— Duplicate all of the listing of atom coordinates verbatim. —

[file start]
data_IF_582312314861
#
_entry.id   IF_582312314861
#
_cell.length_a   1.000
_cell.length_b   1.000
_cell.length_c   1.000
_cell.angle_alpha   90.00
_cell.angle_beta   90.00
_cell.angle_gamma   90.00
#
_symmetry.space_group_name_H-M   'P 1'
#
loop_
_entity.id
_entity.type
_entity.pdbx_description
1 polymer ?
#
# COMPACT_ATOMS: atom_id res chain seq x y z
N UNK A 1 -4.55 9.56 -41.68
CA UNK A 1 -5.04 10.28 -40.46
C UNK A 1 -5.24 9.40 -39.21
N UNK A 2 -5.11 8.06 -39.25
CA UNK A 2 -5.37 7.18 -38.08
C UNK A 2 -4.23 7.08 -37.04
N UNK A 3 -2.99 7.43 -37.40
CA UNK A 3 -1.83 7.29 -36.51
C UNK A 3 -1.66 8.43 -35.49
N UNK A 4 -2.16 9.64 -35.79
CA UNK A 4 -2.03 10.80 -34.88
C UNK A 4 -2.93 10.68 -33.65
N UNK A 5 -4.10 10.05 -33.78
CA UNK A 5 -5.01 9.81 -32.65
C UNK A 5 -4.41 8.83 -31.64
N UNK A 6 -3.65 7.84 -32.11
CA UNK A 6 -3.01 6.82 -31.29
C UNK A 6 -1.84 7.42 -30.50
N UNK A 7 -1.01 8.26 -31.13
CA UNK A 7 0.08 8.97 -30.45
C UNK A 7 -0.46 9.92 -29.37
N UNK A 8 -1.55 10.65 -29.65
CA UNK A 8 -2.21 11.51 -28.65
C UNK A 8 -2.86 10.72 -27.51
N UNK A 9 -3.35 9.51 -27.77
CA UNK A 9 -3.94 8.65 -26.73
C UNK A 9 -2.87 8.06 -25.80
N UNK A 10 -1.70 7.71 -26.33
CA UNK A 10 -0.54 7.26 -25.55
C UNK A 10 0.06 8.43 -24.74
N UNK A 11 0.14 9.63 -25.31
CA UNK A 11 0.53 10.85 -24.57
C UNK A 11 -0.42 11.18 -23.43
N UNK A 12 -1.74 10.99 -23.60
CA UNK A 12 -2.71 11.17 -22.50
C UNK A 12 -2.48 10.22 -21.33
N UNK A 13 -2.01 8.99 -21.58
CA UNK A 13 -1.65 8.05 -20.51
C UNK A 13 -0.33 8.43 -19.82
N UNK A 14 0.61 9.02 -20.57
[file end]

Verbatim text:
data_IF_582312314861
#
_entry.id   IF_582312314861
#
_cell.length_a   1.000
_cell.length_b   1.000
_cell.length_c   1.000
_cell.angle_alpha   90.00
_cell.angle_beta   90.00
_cell.angle_gamma   90.00
#
_symmetry.space_group_name_H-M   'P 1'
#
loop_
_entity.id
_entity.type
_entity.pdbx_description
1 polymer ?
#
# COMPACT_ATOMS: atom_id res chain seq x y z
N UNK A 1 -4.55 9.56 -41.68
CA UNK A 1 -5.04 10.28 -40.46
C UNK A 1 -5.24 9.40 -39.21
N UNK A 2 -5.11 8.06 -39.25
CA UNK A 2 -5.37 7.18 -38.08
C UNK A 2 -4.23 7.08 -37.04
N UNK A 3 -2.99 7.43 -37.40
CA UNK A 3 -1.83 7.29 -36.51
C UNK A 3 -1.66 8.43 -35.49
N UNK A 4 -2.16 9.64 -35.79
CA UNK A 4 -2.03 10.80 -34.88
C UNK A 4 -2.93 10.68 -33.65
N UNK A 5 -4.10 10.05 -33.78
CA UNK A 5 -5.01 9.81 -32.65
C UNK A 5 -4.41 8.83 -31.64
N UNK A 6 -3.65 7.84 -32.11
CA UNK A 6 -3.01 6.82 -31.29
C UNK A 6 -1.84 7.42 -30.50
N UNK A 7 -1.01 8.26 -31.13
CA UNK A 7 0.08 8.97 -30.45
C UNK A 7 -0.46 9.92 -29.37
N UNK A 8 -1.55 10.65 -29.65
CA UNK A 8 -2.21 11.51 -28.65
C UNK A 8 -2.86 10.72 -27.51
N UNK A 9 -3.35 9.51 -27.77
CA UNK A 9 -3.94 8.65 -26.73
C UNK A 9 -2.87 8.06 -25.80
N UNK A 10 -1.70 7.71 -26.33
CA UNK A 10 -0.54 7.26 -25.55
C UNK A 10 0.06 8.43 -24.74
N UNK A 11 0.14 9.63 -25.31
CA UNK A 11 0.53 10.85 -24.57
C UNK A 11 -0.42 11.18 -23.43
N UNK A 12 -1.74 10.99 -23.60
CA UNK A 12 -2.71 11.17 -22.50
C UNK A 12 -2.48 10.22 -21.33
N UNK A 13 -2.01 8.99 -21.58
CA UNK A 13 -1.65 8.05 -20.51
C UNK A 13 -0.33 8.43 -19.82
N UNK A 14 0.61 9.02 -20.57